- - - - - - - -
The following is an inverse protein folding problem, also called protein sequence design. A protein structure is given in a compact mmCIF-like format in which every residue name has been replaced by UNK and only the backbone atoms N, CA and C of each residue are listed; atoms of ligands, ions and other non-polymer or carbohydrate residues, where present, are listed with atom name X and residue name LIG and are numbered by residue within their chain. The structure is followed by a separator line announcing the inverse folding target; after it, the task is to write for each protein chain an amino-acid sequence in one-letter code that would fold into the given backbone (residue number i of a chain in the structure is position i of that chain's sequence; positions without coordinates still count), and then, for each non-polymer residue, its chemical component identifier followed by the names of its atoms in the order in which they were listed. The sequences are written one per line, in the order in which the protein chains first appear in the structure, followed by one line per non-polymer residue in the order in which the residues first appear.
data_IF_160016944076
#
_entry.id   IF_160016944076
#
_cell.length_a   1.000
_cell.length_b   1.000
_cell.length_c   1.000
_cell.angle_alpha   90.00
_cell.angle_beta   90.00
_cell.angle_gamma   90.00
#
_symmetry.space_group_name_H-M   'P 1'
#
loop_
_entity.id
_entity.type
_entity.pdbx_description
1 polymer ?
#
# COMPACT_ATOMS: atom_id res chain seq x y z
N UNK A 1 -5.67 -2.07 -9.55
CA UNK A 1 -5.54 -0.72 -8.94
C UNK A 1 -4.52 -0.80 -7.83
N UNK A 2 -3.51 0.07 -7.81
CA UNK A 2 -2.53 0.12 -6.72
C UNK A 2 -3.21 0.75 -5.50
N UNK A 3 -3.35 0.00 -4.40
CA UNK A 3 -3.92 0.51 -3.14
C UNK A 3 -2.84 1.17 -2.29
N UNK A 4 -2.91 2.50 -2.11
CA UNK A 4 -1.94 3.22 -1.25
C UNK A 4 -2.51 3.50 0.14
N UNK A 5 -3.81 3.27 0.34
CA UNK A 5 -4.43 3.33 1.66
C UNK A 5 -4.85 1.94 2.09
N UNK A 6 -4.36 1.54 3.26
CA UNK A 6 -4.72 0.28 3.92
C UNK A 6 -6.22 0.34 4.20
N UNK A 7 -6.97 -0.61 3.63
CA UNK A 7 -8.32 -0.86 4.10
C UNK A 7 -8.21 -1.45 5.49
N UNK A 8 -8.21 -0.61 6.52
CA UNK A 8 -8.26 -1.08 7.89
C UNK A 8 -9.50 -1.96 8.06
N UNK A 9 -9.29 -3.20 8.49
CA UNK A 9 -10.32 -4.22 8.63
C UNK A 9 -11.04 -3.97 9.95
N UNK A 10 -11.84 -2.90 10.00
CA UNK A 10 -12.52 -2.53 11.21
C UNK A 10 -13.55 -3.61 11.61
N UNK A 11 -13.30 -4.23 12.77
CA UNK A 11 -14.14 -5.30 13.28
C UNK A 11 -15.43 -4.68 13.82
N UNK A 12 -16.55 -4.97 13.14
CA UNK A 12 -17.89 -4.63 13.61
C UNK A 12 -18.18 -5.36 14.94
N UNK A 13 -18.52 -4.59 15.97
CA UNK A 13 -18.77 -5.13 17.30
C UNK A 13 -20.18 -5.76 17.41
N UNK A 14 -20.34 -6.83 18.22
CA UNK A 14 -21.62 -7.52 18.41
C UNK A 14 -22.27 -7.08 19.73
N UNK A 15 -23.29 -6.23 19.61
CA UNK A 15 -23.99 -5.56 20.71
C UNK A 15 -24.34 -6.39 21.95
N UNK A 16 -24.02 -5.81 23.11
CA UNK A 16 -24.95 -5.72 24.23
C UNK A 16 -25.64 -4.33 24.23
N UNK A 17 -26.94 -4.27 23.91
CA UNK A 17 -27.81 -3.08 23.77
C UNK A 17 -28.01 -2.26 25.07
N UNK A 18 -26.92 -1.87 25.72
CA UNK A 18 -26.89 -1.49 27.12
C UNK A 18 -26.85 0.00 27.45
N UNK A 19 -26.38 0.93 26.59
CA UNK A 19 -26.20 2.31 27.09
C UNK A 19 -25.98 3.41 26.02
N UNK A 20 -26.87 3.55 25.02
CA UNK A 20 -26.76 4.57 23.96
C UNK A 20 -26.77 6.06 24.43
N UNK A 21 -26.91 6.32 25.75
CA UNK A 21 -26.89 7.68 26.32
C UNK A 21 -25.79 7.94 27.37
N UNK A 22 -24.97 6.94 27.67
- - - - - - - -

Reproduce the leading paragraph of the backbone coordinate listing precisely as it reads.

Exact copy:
The following is an inverse protein folding problem, also called protein sequence design. A protein structure is given in a compact mmCIF-like format in which every residue name has been replaced by UNK and only the backbone atoms N, CA and C of each residue are listed; atoms of ligands, ions and other non-polymer or carbohydrate residues, where present, are listed with atom name X and residue name LIG and are numbered by residue within their chain. The structure is followed by a separator line announcing the inverse folding target; after it, the task is to write for each protein chain an amino-acid sequence in one-letter code that would fold into the given backbone (residue number i of a chain in the structure is position i of that chain's sequence; positions without coordinates still count), and then, for each non-polymer residue, its chemical component identifier followed by the names of its atoms in the order in which they were listed. The sequences are written one per line, in the order in which the protein chains first appear in the structure, followed by one line per non-polymer residue in the order in which the residues first appear.